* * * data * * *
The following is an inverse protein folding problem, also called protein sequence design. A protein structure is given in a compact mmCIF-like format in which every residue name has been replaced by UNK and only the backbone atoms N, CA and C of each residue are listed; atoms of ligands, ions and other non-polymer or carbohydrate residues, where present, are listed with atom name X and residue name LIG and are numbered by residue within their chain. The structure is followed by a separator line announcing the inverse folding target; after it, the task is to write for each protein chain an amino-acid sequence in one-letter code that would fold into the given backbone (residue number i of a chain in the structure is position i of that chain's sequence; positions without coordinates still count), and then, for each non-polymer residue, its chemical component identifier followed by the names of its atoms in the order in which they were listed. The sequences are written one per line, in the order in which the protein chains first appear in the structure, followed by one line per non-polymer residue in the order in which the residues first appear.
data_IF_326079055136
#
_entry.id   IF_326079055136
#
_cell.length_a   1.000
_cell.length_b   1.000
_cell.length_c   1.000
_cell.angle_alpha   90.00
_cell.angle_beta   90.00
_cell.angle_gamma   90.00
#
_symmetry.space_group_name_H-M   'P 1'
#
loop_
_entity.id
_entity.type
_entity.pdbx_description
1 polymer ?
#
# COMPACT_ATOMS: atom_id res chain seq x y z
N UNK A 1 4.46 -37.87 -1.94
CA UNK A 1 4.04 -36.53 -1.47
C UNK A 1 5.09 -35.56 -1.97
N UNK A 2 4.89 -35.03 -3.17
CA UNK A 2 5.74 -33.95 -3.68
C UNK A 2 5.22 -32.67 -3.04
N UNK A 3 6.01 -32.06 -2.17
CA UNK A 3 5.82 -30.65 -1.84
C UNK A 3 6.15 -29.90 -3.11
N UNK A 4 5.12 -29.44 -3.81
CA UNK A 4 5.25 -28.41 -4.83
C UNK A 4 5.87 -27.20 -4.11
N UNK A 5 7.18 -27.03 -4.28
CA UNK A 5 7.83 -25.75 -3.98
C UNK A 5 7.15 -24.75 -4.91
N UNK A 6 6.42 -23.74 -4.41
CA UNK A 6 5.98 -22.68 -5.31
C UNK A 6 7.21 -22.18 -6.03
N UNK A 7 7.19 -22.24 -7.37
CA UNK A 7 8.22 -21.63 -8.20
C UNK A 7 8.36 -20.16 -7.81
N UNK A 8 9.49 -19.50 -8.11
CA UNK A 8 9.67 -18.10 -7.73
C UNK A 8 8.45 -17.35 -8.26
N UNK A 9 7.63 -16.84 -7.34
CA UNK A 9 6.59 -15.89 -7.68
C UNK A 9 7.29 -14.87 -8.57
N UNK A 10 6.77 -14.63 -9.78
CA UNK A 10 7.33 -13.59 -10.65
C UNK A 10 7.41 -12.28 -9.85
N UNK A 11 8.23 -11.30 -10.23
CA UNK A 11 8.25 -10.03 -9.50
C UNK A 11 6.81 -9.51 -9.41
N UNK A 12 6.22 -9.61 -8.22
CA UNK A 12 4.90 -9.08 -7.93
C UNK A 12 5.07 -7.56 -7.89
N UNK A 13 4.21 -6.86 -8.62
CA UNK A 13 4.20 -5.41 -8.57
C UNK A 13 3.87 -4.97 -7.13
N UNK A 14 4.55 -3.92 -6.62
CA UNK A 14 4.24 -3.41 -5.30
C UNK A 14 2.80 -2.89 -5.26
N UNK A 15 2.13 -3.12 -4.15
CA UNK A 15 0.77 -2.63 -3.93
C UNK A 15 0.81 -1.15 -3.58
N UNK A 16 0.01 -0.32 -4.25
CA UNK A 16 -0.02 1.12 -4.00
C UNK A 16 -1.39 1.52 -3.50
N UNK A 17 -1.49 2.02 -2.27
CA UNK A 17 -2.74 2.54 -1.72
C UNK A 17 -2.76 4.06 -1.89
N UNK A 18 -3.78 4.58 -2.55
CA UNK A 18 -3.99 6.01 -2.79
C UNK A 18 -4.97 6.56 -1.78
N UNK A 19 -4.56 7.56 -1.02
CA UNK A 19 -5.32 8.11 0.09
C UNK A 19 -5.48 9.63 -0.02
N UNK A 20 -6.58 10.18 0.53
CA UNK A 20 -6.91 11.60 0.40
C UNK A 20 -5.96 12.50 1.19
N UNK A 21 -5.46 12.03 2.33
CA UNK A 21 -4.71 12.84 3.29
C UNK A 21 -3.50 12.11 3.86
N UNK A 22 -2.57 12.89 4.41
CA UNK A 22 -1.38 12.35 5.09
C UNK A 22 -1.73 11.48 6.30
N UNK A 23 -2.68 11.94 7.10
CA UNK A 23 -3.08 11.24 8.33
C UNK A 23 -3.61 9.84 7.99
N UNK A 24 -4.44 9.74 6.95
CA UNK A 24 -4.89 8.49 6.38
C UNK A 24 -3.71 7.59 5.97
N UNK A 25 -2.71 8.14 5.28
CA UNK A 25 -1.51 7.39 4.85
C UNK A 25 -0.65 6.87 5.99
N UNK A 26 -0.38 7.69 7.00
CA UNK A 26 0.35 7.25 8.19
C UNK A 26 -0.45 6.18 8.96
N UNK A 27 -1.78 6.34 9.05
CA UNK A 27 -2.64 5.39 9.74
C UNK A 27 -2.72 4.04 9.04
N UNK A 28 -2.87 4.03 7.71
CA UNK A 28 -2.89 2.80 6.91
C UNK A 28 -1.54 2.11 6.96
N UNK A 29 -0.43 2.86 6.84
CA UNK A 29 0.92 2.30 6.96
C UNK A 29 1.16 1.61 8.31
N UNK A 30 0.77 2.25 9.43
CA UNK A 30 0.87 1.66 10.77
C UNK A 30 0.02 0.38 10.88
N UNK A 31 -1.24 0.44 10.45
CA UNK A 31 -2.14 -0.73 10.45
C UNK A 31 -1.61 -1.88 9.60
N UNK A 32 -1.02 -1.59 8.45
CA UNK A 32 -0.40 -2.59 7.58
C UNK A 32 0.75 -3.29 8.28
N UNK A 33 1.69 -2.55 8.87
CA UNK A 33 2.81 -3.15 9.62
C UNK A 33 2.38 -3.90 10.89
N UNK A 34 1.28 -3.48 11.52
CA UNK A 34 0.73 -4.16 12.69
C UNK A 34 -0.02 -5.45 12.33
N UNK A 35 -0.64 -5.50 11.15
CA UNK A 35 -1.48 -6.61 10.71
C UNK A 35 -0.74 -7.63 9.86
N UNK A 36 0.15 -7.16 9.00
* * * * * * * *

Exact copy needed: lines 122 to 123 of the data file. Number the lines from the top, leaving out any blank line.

CA UNK A 34 0.73 -4.16 12.69
C UNK A 34 -0.02 -5.45 12.33